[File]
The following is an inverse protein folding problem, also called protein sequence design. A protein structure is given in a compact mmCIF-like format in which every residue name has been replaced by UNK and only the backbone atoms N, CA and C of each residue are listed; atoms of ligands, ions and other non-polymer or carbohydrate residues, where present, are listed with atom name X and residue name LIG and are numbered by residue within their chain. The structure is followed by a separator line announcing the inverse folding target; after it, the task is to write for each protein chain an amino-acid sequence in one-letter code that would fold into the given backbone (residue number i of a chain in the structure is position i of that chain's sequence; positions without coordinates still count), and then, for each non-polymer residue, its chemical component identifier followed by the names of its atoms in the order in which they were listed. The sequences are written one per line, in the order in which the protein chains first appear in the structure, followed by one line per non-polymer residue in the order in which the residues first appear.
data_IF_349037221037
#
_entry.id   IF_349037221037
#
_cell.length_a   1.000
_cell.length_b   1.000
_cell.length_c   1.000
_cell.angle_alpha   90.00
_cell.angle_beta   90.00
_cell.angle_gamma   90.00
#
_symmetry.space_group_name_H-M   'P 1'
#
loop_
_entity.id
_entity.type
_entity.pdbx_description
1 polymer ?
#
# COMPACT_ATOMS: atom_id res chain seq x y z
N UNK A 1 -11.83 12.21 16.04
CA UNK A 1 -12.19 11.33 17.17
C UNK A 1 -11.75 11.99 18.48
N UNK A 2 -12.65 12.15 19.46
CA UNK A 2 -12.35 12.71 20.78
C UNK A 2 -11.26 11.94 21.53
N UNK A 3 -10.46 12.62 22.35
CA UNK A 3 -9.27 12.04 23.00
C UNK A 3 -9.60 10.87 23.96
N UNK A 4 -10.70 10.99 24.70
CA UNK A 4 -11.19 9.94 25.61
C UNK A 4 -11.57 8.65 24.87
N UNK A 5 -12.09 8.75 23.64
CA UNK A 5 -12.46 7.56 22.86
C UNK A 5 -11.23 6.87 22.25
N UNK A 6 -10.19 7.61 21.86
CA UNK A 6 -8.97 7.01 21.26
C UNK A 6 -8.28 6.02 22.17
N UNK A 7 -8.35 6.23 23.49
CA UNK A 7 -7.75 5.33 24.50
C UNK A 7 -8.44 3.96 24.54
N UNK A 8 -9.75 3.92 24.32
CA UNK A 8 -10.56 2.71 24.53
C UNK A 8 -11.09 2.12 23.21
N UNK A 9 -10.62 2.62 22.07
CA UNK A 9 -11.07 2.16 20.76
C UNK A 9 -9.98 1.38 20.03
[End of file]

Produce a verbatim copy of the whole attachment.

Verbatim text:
The following is an inverse protein folding problem, also called protein sequence design. A protein structure is given in a compact mmCIF-like format in which every residue name has been replaced by UNK and only the backbone atoms N, CA and C of each residue are listed; atoms of ligands, ions and other non-polymer or carbohydrate residues, where present, are listed with atom name X and residue name LIG and are numbered by residue within their chain. The structure is followed by a separator line announcing the inverse folding target; after it, the task is to write for each protein chain an amino-acid sequence in one-letter code that would fold into the given backbone (residue number i of a chain in the structure is position i of that chain's sequence; positions without coordinates still count), and then, for each non-polymer residue, its chemical component identifier followed by the names of its atoms in the order in which they were listed. The sequences are written one per line, in the order in which the protein chains first appear in the structure, followed by one line per non-polymer residue in the order in which the residues first appear.
data_IF_349037221037
#
_entry.id   IF_349037221037
#
_cell.length_a   1.000
_cell.length_b   1.000
_cell.length_c   1.000
_cell.angle_alpha   90.00
_cell.angle_beta   90.00
_cell.angle_gamma   90.00
#
_symmetry.space_group_name_H-M   'P 1'
#
loop_
_entity.id
_entity.type
_entity.pdbx_description
1 polymer ?
#
# COMPACT_ATOMS: atom_id res chain seq x y z
N UNK A 1 -11.83 12.21 16.04
CA UNK A 1 -12.19 11.33 17.17
C UNK A 1 -11.75 11.99 18.48
N UNK A 2 -12.65 12.15 19.46
CA UNK A 2 -12.35 12.71 20.78
C UNK A 2 -11.26 11.94 21.53
N UNK A 3 -10.46 12.62 22.35
CA UNK A 3 -9.27 12.04 23.00
C UNK A 3 -9.60 10.87 23.96
N UNK A 4 -10.70 10.99 24.70
CA UNK A 4 -11.19 9.94 25.61
C UNK A 4 -11.57 8.65 24.87
N UNK A 5 -12.09 8.75 23.64
CA UNK A 5 -12.46 7.56 22.86
C UNK A 5 -11.23 6.87 22.25
N UNK A 6 -10.19 7.61 21.86
CA UNK A 6 -8.97 7.01 21.26
C UNK A 6 -8.28 6.02 22.17
N UNK A 7 -8.35 6.23 23.49
CA UNK A 7 -7.75 5.33 24.50
C UNK A 7 -8.44 3.96 24.54
N UNK A 8 -9.75 3.92 24.32
CA UNK A 8 -10.56 2.71 24.53
C UNK A 8 -11.09 2.12 23.21
N UNK A 9 -10.62 2.62 22.07
CA UNK A 9 -11.07 2.16 20.76
C UNK A 9 -9.98 1.38 20.03